I don’t know about you, but every time I hear the word herpes, I cringe. Though its health complications are very rarely life threatening, it is often the one that scares us most. Why? It infects our most precious parts… and it affects them forever. Yet, 16% of the U.S. population between the ages of 14 and 49 have genital herpes, so if you are suffering from the STD, you are not alone.
What the hell is it?
Genital Herpes is a highly contagious sexually transmitted disease caused by the Herpes Simplex Virus (HSV). There are two types – HSV-1, which effects your mouth, and HSV-2, which infects your genital and anal areas. Both are spread by direct contact with lesions, mucus surfaces, genital secretions, and even oral secretions. It’s most commonly spread through kissing and sexual contact. It is also possible to contract herpes by contact with skin that does not appear infected. Transmission happens most often when an infected partner does not know they are infected, and does not have any visible signs or sores.
Type 1 vs. Type 2
HSV-1 causes sores near, on, and in the mouth. These are commonly referred to as cold sores or blisters. Most often, HSV-1 is spread through oral secretions and sores. It can be transmitted through kissing or by sharing objects like a toothbrush. HSV-1 can also cause a genital infection, but most of those cases are linked to HSV-2. If someone has an HSV-1 outbreak and goes down on someone, that people may become infected with HSV-1.
HSV-2 is the primary virus behind genital herpes. A person infected with HSV-2 will experience sores near, on, or in the genitals and rectum, and sometimes in other areas almost exclusively below the waist – including inside the urethra. It can be transmitted through any kind of skin-on-skin contact, but mainly sexual contact. Even if you use a condom, the skin-on-skin contact of sex can be enough to spread herpes.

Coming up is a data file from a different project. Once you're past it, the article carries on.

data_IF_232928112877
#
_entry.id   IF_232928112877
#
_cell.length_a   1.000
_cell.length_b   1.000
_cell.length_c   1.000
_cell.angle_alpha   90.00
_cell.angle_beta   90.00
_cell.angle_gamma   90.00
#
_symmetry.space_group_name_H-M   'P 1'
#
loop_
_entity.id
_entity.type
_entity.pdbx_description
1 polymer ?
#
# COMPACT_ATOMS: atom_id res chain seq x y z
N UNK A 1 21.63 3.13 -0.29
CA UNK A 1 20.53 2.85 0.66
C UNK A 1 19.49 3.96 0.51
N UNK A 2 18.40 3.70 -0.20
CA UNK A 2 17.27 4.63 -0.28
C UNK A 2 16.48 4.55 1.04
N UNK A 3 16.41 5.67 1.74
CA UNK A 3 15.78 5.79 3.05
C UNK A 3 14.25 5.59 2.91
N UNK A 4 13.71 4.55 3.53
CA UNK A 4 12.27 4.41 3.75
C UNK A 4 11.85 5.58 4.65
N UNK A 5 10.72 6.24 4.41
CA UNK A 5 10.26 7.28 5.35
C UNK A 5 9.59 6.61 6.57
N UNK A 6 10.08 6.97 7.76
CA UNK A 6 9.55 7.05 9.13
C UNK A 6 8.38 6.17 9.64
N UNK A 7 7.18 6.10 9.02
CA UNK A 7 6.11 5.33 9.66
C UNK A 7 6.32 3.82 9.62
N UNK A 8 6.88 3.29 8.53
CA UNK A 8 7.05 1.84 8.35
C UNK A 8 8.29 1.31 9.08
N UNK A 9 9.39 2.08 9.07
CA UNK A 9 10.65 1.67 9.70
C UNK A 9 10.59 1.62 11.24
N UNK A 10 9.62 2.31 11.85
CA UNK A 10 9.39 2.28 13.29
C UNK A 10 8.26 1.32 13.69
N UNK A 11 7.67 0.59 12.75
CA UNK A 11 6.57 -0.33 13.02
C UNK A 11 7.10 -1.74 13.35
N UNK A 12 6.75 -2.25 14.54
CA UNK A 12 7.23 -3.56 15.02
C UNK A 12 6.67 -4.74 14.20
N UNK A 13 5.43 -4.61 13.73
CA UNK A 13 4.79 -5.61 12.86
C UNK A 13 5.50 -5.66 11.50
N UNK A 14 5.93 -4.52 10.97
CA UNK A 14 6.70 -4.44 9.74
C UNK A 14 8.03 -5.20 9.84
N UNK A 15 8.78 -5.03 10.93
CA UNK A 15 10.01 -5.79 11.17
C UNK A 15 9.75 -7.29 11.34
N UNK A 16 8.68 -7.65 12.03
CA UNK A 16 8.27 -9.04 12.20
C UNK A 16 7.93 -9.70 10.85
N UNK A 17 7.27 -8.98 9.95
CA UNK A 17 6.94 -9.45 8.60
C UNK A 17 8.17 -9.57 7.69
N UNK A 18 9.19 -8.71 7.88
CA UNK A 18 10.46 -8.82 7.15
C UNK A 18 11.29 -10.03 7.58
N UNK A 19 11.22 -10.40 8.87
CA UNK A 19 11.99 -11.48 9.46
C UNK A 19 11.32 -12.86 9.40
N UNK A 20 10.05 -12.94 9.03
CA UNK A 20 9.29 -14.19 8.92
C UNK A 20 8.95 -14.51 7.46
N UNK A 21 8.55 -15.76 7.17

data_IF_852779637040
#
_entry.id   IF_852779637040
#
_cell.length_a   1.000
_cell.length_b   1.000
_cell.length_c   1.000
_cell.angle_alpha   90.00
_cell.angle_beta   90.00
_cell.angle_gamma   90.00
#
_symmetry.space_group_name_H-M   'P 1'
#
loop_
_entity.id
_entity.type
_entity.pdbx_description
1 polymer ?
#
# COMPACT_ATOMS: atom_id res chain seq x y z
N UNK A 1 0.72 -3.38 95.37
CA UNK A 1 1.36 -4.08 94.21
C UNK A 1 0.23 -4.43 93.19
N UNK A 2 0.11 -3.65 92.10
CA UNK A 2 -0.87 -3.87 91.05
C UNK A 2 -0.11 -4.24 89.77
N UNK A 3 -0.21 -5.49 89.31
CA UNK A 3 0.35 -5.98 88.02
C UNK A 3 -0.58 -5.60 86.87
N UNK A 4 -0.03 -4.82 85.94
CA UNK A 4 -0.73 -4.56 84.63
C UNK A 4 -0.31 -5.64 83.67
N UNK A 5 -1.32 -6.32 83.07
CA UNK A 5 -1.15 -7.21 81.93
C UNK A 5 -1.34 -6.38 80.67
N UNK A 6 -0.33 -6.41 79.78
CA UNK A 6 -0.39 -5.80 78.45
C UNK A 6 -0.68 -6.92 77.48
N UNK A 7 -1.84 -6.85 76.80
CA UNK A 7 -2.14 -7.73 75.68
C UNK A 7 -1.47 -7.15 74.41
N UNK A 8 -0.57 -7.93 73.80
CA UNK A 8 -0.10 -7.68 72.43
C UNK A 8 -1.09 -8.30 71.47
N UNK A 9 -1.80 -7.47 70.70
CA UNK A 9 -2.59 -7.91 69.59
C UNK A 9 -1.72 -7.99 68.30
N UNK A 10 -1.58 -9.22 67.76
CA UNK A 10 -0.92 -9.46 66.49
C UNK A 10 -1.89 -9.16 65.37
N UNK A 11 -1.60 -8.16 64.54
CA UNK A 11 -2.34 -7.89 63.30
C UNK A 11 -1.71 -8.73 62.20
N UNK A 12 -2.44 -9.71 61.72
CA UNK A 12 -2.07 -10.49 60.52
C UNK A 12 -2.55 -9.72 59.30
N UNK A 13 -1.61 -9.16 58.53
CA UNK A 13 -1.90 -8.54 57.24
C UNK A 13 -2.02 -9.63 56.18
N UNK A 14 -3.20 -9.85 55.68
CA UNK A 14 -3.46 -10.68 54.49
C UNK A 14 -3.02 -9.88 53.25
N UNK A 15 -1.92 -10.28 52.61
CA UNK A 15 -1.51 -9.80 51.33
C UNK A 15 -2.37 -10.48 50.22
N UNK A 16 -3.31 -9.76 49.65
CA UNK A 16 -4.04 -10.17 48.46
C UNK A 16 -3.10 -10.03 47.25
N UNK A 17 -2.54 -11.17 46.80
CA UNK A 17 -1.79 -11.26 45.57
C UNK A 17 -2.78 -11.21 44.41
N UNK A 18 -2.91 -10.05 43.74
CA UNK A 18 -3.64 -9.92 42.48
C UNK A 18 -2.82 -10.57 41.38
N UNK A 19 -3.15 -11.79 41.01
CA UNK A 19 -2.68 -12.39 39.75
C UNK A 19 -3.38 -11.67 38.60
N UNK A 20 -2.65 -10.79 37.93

Most people who are infected with the virus have very mild to no symptoms the majority of the time. The average incubation period after exposure is about four days, after which symptoms may begin to appear. When symptoms do appear, a person will usually experience an outbreak, which are multiple sores on the affected area. These sores break and cause painful ulcers that can take up to a month to heal. The very first outbreak is usually the longest and when the virus is most easily spread. Other symptoms during this time can include fever, body aches, swollen lymph nodes, and headache. During the first year of the infection, recurrent outbreaks are more likely, though these recurrences usually don’t last as long and aren’t as severe. During an outbreak, women may experience additional pain when peeing, as urine running over the sores can aggravate them.
Living with Herpes…
There is no cure for herpes. Once you become infected, you will have the virus for life. However, doctors can prescribe antiviral medications that can prevent, shorten, and suppress outbreaks, and decrease the likelihood of transmission. There are also creams and medications to manage pain and prevent herpes from spreading. If you are living with the virus, you should be open and honest about your condition – and make sure to tell your partner before sexual contact.
There are no current preventable vaccinations for the virus, but you can protect yourself. The best way to protect yourself is to abstain from sexual contact. But, if you’re having sex – make sure to ask your sexual partners if they’ve been tested, look for an outbreak or symptoms on your partner, and always use protection. Although condoms don’t prevent herpes, they can cut your risk of transmitting or getting it in half. Telling your partner and abstaining from sexual contact, especially during an outbreak, it the best way to stay safe.